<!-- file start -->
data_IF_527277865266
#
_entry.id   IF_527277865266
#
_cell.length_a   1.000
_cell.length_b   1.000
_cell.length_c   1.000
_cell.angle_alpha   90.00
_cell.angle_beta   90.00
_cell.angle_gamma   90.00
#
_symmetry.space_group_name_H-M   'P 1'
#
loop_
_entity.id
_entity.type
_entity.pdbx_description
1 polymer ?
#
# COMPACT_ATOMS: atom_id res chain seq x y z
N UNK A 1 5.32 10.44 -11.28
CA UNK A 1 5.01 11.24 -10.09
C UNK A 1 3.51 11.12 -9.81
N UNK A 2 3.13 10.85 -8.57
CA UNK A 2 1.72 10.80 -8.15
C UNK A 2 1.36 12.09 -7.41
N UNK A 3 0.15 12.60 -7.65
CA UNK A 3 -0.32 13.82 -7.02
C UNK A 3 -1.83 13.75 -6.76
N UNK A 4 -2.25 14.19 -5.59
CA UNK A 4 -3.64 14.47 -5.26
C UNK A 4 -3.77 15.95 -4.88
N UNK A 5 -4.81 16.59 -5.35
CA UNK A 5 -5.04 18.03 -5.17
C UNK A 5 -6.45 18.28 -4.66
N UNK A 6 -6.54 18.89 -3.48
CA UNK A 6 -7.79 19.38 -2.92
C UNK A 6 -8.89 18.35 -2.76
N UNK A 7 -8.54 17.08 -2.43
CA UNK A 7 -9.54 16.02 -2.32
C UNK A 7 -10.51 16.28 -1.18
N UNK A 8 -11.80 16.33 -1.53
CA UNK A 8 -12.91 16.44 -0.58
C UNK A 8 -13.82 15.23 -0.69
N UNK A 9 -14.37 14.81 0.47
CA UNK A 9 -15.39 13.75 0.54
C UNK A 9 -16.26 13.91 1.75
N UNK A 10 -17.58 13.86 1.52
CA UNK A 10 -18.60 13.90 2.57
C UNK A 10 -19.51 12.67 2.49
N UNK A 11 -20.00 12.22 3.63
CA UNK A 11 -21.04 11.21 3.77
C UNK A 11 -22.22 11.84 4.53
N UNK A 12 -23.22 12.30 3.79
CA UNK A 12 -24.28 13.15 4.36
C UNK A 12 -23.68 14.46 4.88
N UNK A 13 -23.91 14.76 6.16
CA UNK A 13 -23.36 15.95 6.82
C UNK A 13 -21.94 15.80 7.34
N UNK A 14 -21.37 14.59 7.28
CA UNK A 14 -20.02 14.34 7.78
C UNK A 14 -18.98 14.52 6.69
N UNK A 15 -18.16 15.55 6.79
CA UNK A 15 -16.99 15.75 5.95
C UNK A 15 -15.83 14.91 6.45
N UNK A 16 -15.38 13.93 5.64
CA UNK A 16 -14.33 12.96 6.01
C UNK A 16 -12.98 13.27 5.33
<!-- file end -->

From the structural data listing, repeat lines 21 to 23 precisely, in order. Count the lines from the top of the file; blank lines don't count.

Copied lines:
N UNK A 1 5.32 10.44 -11.28
CA UNK A 1 5.01 11.24 -10.09
C UNK A 1 3.51 11.12 -9.81